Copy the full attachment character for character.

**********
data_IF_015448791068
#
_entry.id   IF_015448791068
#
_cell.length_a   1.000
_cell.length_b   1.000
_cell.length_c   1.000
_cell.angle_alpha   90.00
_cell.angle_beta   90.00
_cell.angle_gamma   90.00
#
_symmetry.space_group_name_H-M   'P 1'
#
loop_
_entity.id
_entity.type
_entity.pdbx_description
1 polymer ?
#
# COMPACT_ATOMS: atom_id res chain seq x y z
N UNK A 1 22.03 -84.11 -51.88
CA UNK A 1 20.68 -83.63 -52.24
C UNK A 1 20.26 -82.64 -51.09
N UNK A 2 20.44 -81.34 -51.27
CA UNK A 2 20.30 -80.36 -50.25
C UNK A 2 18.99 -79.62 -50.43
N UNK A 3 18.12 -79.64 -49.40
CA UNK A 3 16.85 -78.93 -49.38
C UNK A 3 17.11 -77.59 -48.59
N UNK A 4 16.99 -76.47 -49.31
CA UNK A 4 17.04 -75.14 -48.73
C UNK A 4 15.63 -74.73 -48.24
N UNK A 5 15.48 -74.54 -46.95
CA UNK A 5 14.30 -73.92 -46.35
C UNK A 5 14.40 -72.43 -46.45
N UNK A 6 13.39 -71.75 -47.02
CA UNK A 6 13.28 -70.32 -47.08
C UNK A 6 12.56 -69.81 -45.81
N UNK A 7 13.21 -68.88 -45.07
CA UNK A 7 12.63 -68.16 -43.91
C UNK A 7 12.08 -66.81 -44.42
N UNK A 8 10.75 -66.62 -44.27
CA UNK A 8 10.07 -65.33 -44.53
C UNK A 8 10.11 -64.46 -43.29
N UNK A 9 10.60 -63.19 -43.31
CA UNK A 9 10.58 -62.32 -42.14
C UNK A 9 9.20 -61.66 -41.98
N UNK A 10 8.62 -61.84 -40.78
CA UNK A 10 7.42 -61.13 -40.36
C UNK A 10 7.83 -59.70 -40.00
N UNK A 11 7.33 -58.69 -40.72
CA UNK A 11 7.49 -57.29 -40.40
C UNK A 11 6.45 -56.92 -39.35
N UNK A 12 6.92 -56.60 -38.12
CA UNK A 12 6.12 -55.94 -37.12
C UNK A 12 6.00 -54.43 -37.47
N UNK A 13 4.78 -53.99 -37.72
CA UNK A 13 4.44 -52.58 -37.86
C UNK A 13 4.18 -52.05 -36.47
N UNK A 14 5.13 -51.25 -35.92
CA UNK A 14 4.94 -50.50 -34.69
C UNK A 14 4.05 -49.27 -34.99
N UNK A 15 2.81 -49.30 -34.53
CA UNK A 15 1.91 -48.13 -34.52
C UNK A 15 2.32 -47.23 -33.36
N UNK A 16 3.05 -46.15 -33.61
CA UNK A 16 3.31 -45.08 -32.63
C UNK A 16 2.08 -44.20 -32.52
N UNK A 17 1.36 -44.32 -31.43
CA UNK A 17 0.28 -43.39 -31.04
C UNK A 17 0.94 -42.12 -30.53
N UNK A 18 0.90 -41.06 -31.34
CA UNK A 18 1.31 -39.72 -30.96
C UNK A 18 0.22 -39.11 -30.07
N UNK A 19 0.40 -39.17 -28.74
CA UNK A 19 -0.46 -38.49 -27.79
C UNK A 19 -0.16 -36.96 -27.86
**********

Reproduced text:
data_IF_015448791068
#
_entry.id   IF_015448791068
#
_cell.length_a   1.000
_cell.length_b   1.000
_cell.length_c   1.000
_cell.angle_alpha   90.00
_cell.angle_beta   90.00
_cell.angle_gamma   90.00
#
_symmetry.space_group_name_H-M   'P 1'
#
loop_
_entity.id
_entity.type
_entity.pdbx_description
1 polymer ?
#
# COMPACT_ATOMS: atom_id res chain seq x y z
N UNK A 1 22.03 -84.11 -51.88
CA UNK A 1 20.68 -83.63 -52.24
C UNK A 1 20.26 -82.64 -51.09
N UNK A 2 20.44 -81.34 -51.27
CA UNK A 2 20.30 -80.36 -50.25
C UNK A 2 18.99 -79.62 -50.43
N UNK A 3 18.12 -79.64 -49.40
CA UNK A 3 16.85 -78.93 -49.38
C UNK A 3 17.11 -77.59 -48.59
N UNK A 4 16.99 -76.47 -49.31
CA UNK A 4 17.04 -75.14 -48.73
C UNK A 4 15.63 -74.73 -48.24
N UNK A 5 15.48 -74.54 -46.95
CA UNK A 5 14.30 -73.92 -46.35
C UNK A 5 14.40 -72.43 -46.45
N UNK A 6 13.39 -71.75 -47.02
CA UNK A 6 13.28 -70.32 -47.08
C UNK A 6 12.56 -69.81 -45.81
N UNK A 7 13.21 -68.88 -45.07
CA UNK A 7 12.63 -68.16 -43.91
C UNK A 7 12.08 -66.81 -44.42
N UNK A 8 10.75 -66.62 -44.27
CA UNK A 8 10.07 -65.33 -44.53
C UNK A 8 10.11 -64.46 -43.29
N UNK A 9 10.60 -63.19 -43.31
CA UNK A 9 10.58 -62.32 -42.14
C UNK A 9 9.20 -61.66 -41.98
N UNK A 10 8.62 -61.84 -40.78
CA UNK A 10 7.42 -61.13 -40.36
C UNK A 10 7.83 -59.70 -40.00
N UNK A 11 7.33 -58.69 -40.72
CA UNK A 11 7.49 -57.29 -40.40
C UNK A 11 6.45 -56.92 -39.35
N UNK A 12 6.92 -56.60 -38.12
CA UNK A 12 6.12 -55.94 -37.12
C UNK A 12 6.00 -54.43 -37.47
N UNK A 13 4.78 -53.99 -37.72
CA UNK A 13 4.44 -52.58 -37.86
C UNK A 13 4.18 -52.05 -36.47
N UNK A 14 5.13 -51.25 -35.92
CA UNK A 14 4.94 -50.50 -34.69
C UNK A 14 4.05 -49.27 -34.99
N UNK A 15 2.81 -49.30 -34.53
CA UNK A 15 1.91 -48.13 -34.52
C UNK A 15 2.32 -47.23 -33.36
N UNK A 16 3.05 -46.15 -33.61
CA UNK A 16 3.31 -45.08 -32.63
C UNK A 16 2.08 -44.20 -32.52
N UNK A 17 1.36 -44.32 -31.43
CA UNK A 17 0.28 -43.39 -31.04
C UNK A 17 0.94 -42.12 -30.53
N UNK A 18 0.90 -41.06 -31.34
CA UNK A 18 1.31 -39.72 -30.96
C UNK A 18 0.22 -39.11 -30.07
N UNK A 19 0.40 -39.17 -28.74
CA UNK A 19 -0.46 -38.49 -27.79
C UNK A 19 -0.16 -36.96 -27.86